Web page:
And to many ears, admonitions against returning violence for violence, insult for insult, sound like the Christian disciple is called to surrender dignity and freedom and self-respect by knuckling under to those who take advantage of them.
But nothing could be further from the truth.
The humility to which disciples are called, and the forbearance we are called to exhibit, do not result in a passive posture toward the world.
Far from it.
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THEY ARE, INSTEAD, a complex and active posture of deﬁance that seeks to draw the world away from what appears to be the natural order of things and toward the extraordinarily graceful posture of kingdom living by refusing to give in to baser impulses.
It is not natural to love one’s enemies — but it is the ethic of the kingdom.
It is not natural to bless those who curse you — but it is the ethic of the kingdom.
It is not natural to demonstrate forbearance toward those who have wronged you — but it is the ethic of the kingdom.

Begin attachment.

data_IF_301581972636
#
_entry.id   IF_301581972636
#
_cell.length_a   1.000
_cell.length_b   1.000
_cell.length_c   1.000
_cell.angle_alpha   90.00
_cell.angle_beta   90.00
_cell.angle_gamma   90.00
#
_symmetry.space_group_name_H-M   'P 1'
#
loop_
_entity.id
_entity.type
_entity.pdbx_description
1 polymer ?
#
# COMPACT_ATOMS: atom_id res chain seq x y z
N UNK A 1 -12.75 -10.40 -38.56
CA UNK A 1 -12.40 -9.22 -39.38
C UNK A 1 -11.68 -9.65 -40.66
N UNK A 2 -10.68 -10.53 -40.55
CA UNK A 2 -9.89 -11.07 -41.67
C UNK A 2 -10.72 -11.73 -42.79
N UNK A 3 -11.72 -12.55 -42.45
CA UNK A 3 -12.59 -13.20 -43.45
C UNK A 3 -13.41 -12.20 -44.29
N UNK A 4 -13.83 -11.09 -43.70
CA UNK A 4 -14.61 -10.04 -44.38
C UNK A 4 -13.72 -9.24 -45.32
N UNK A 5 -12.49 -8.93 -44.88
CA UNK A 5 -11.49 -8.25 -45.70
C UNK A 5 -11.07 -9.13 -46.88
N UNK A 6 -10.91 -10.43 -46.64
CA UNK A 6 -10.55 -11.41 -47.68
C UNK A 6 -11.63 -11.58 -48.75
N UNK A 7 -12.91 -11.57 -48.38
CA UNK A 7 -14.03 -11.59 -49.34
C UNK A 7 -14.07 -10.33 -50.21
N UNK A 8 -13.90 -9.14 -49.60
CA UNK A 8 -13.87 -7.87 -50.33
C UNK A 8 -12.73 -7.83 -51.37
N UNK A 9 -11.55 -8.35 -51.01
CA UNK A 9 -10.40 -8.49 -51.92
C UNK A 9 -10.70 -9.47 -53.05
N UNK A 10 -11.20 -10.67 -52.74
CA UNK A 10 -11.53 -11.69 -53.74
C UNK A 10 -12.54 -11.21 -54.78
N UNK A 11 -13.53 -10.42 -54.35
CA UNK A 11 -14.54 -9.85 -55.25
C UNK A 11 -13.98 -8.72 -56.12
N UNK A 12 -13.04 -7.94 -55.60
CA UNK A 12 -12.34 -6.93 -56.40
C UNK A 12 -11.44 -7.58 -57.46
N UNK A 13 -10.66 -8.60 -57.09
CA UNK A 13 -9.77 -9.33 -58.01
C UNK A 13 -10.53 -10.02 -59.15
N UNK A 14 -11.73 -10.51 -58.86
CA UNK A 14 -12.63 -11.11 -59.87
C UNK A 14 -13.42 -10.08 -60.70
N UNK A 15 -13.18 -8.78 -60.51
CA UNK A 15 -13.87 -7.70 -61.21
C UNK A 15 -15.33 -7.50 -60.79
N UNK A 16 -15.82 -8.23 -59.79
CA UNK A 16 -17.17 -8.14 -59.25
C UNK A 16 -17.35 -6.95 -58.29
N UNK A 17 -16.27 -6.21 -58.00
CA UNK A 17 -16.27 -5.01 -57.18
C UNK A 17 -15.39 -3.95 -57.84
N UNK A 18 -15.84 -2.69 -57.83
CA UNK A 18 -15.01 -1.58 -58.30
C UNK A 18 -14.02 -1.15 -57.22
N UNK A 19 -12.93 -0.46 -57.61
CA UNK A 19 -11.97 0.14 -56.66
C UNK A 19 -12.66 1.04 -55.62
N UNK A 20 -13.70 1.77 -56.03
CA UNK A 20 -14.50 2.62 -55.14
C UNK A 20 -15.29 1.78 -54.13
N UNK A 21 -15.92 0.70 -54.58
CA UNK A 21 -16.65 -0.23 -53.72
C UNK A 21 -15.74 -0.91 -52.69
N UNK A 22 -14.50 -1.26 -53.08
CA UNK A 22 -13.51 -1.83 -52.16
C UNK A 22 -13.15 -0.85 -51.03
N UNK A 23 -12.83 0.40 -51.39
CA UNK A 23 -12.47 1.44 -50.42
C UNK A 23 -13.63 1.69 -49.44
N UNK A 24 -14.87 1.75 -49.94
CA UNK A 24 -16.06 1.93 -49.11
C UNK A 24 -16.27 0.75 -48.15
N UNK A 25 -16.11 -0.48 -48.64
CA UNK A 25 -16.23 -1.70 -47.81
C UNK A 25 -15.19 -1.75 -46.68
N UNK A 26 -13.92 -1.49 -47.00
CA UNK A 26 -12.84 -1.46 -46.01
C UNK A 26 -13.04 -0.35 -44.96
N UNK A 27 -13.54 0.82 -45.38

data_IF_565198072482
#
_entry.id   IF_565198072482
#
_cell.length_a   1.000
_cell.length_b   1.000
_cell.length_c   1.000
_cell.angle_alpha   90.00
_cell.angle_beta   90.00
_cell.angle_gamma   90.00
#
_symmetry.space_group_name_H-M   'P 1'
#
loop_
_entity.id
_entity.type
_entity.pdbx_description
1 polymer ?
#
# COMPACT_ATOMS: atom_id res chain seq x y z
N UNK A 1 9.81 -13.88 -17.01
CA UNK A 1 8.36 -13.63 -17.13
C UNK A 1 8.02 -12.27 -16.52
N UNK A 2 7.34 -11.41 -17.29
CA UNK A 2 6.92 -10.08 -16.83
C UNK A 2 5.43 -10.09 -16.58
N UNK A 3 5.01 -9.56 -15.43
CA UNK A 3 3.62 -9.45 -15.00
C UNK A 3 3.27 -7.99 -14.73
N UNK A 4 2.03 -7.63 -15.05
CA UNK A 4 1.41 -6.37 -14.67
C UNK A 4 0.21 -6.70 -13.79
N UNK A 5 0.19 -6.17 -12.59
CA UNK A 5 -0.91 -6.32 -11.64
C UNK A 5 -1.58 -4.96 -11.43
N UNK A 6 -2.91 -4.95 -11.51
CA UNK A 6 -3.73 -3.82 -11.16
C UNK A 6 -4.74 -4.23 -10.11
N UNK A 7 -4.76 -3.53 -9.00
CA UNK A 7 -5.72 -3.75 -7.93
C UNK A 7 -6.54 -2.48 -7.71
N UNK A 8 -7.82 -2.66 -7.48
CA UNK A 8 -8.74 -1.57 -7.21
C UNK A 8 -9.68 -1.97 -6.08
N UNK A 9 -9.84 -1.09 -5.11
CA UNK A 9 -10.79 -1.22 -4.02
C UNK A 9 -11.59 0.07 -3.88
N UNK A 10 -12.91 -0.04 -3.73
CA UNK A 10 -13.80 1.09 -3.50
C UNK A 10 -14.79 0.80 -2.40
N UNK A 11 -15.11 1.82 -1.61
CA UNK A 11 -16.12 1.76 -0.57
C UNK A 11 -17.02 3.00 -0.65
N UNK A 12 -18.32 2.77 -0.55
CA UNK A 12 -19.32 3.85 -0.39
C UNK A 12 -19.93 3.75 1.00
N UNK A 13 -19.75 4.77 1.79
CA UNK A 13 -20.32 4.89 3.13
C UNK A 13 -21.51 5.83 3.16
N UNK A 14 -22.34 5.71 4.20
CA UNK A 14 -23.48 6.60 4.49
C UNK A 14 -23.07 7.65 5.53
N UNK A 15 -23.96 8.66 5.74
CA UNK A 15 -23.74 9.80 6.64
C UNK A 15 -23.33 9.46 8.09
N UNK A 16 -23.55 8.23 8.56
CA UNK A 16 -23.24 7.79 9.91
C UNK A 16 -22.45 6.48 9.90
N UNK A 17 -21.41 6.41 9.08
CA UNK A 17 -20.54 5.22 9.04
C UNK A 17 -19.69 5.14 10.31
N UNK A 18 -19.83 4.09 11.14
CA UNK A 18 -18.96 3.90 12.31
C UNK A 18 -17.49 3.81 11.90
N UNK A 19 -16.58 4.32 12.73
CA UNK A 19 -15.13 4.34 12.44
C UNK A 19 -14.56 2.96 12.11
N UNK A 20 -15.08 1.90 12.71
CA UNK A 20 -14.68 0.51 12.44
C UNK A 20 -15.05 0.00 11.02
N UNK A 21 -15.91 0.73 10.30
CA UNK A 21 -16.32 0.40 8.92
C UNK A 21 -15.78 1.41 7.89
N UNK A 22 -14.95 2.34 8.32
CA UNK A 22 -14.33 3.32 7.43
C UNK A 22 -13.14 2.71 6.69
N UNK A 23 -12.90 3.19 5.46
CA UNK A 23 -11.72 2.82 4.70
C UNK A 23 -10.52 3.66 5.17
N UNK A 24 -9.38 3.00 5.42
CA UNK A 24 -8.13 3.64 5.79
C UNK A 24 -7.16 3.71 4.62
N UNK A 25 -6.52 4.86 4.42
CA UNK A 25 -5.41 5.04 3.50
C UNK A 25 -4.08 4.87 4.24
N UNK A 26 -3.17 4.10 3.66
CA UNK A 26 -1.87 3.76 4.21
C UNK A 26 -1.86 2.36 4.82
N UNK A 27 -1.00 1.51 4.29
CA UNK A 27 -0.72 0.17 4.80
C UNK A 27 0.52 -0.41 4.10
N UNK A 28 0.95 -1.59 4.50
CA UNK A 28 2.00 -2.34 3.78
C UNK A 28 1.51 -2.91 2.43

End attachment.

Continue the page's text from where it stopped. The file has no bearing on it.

And it is the ethic of the kingdom because it is the way of Christ — and the way of Christ is the way of God:
■ Gracious and merciful.
■ Slow to anger.
■ Abounding in steadfast love.
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TIME AND AGAIN, that is how the Old Testament describes God. It is how God describes God’s self in Exodus at the manifestation to Moses on the mountain top.
They are the words Moses uses to remind God of God’s own self-disclosure and reputation when God’s anger burned hot against God’s people when they were worshipping the golden calf made from their jewelry.
They are the words that Nehemiah uses to describe God in leading the people in a time of national confession.
It is how the psalmist describes God in Psalm 86, 103, and 145.